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Platform consolidation blown off course by Brexit

    Platform consolidation blown off course by Brexit

    This year looks set to be a significant one for providers in the platform market, particularly when it comes to consolidation.

    Understandably, the uncertainty created by the largely unexpected EU referendum result could throw this current trend off course for a while.

    Currency fluctuations and share price volatility have the potential to put sizeable deals on hold in almost any business sector, while firms may also wish to wait until some of the many unknowns around the impact of the result are clarified, for better or worse.

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    The many ties between the UK financial services sector and the EU single market is something that any provider about to embark on a consolidation exercise will no doubt be all too aware of at present, particularly given the FCA’s warning of the ‘significant implications’ of a Brexit vote on financial regulation.

    But while all of this adds a significant element of uncertainty around if and when platform consolidation will actually come to fruition in the UK, it is worth remembering that the constantly evolving platform market has also weathered its share of tough market conditions in the past.

    Speaking of current challenges, the relentless pace of regulatory change alongside an increasingly competitive market has resulted in a number of providers finding out the hard way that being a platform is not as easy as you might think, and certainly is not the key to unlock profit margins at a level life companies might have been used to in the past.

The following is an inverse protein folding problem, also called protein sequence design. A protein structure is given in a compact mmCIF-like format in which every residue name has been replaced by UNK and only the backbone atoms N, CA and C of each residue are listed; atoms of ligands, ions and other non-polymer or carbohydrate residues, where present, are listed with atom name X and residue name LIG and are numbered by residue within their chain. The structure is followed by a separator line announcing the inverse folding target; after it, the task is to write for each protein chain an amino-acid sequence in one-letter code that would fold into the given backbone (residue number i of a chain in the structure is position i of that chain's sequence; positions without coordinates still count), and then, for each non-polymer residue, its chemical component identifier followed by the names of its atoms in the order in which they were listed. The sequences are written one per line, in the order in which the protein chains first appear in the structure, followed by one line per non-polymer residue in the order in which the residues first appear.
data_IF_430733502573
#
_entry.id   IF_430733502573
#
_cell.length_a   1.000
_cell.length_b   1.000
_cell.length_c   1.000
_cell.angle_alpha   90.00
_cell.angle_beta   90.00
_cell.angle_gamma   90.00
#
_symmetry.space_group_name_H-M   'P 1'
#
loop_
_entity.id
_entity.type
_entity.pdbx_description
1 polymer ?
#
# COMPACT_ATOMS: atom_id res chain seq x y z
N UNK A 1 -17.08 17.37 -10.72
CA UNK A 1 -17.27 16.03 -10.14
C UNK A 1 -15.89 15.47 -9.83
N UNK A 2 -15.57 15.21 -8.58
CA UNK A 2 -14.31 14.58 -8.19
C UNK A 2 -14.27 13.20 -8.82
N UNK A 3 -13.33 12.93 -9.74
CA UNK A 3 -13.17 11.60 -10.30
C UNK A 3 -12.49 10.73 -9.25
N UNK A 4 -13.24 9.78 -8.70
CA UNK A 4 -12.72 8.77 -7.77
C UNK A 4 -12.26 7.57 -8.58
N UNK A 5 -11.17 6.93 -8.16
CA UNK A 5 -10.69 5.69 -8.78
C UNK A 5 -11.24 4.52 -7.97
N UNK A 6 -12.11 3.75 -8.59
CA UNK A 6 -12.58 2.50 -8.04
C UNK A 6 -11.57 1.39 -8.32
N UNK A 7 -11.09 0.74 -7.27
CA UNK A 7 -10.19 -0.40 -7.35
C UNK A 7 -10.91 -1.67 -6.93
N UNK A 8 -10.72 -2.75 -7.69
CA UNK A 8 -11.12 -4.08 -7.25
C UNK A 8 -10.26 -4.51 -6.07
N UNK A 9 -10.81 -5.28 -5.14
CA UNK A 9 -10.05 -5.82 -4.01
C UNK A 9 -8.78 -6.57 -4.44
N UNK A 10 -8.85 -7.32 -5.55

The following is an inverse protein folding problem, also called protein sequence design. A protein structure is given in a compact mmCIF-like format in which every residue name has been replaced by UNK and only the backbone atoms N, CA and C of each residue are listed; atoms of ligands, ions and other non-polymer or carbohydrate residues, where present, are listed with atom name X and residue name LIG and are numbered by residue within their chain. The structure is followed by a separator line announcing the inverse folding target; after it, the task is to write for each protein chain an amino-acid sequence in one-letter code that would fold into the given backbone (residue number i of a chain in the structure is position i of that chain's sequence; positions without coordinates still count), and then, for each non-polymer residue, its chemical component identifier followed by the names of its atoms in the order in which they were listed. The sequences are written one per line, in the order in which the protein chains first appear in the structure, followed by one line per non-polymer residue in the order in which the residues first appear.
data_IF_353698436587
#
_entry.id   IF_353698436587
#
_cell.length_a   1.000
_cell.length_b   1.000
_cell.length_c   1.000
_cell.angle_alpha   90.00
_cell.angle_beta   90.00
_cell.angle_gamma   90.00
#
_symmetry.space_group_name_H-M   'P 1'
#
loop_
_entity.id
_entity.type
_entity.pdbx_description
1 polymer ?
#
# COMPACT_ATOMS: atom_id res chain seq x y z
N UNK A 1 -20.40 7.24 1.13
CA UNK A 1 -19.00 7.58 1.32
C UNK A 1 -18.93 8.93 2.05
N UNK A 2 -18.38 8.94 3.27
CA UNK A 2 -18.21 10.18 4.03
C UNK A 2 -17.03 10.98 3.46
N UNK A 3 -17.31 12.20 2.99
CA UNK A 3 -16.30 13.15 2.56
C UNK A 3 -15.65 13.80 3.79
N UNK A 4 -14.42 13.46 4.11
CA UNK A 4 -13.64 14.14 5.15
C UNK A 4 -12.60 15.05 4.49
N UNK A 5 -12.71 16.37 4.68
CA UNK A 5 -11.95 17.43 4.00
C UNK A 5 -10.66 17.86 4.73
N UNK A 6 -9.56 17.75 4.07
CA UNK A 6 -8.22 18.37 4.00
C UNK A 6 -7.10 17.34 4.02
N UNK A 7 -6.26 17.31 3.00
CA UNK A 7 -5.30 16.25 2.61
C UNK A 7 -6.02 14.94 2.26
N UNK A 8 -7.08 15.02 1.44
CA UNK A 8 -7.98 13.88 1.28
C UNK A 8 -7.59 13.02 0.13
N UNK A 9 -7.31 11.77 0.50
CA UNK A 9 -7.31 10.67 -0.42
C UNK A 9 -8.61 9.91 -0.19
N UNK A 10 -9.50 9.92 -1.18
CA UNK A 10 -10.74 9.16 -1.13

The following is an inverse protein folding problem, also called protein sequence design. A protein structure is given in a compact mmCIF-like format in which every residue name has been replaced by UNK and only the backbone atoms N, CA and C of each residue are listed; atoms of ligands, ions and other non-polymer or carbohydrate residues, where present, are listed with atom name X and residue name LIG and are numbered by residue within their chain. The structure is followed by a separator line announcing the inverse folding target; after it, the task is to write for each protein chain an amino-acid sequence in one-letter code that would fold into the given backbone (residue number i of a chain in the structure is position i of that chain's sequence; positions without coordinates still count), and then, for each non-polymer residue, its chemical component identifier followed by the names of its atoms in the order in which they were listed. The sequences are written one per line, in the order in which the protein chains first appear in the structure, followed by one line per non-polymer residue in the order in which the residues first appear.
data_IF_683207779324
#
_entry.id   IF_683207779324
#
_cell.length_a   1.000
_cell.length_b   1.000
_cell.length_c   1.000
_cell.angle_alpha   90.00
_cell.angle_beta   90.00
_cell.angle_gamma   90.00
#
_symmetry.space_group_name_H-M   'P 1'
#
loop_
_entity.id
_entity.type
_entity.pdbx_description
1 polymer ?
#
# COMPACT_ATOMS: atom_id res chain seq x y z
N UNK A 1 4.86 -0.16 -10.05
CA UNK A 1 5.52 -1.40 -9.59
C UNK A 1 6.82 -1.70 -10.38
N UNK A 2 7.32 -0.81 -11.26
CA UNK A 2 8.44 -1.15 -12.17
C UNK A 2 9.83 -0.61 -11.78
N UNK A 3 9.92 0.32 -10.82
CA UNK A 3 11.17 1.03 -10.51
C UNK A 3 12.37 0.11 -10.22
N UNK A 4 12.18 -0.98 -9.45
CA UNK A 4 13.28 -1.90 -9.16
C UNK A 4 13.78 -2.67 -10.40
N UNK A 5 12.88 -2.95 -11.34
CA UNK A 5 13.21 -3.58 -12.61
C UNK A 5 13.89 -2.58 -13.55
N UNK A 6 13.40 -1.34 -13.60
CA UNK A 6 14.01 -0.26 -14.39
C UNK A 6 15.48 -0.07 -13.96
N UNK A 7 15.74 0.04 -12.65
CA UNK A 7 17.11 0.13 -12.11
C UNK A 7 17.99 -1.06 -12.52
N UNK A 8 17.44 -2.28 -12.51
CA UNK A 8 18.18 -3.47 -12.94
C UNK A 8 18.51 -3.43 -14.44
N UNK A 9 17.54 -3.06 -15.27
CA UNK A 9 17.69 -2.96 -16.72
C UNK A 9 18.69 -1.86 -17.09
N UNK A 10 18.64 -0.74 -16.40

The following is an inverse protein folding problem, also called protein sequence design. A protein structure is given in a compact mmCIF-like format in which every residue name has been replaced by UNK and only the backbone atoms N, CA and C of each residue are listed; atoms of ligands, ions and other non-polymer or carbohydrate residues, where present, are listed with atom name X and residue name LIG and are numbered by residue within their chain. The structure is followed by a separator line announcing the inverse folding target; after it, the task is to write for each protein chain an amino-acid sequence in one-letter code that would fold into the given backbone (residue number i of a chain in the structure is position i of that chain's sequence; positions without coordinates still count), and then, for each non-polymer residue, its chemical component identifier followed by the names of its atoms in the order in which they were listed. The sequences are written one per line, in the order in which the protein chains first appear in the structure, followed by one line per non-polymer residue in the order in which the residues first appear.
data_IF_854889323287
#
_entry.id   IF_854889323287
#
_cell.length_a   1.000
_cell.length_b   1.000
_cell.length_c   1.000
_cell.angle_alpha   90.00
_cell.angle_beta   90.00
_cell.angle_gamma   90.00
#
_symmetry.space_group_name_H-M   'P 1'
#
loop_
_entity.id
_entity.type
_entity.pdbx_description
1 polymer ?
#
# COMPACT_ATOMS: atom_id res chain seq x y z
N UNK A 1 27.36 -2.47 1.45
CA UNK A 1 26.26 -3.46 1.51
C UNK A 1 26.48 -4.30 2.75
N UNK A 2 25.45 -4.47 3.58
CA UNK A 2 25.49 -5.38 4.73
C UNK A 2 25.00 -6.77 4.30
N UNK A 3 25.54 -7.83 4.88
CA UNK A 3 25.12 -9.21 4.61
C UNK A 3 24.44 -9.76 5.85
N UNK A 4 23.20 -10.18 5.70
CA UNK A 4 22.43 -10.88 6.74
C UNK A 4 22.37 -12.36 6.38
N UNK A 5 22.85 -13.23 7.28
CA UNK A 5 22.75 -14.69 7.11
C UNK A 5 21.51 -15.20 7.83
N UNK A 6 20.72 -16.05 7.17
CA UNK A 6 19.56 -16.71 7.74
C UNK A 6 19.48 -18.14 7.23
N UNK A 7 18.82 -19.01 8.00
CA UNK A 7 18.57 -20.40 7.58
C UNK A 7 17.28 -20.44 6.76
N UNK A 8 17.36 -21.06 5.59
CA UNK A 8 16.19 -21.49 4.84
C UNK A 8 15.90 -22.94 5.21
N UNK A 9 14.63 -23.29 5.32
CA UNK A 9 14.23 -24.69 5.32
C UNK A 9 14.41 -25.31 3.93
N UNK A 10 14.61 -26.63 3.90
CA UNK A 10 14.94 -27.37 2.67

For some, this pain is being felt through their technology, with eyewateringly expensive upgrades being planned; although interestingly, still seemingly a long way from being delivered.

    For other providers, the consequences are more terminal, with an acquisition by a competitor the only realistic way out.

    Whenever consolidations are announced, our first thought should always be for the people involved. The shareholder returns, profit margins, business strategies and customer alignment are all hugely important, but this industry sometimes forgets the people working within these businesses – the good, hard-working honest people trying day-in-day-out to do the best they can – are the ones most immediately affected by consolidation and resulting cost-efficiency measures (read redundancies).

    Those providers who indulge in the opportunistic and crass schadenfreude at these times usually come out looking like heartless idiots. And any industry commentators would do well to remember this before wading in and dancing on the grave of a ‘failed’ platform.

    The regulator does a pretty good job of ensuring customer assets are protected through any consolidation or exit. Sadly, employment law does not provide individuals with a similar level of protection, and for many employees in platform land there will be some very tough times ahead.

    It is these very same employees who will also have to manage the significant challenges that can arise throughout the consolidation process. So, you know, spare a thought.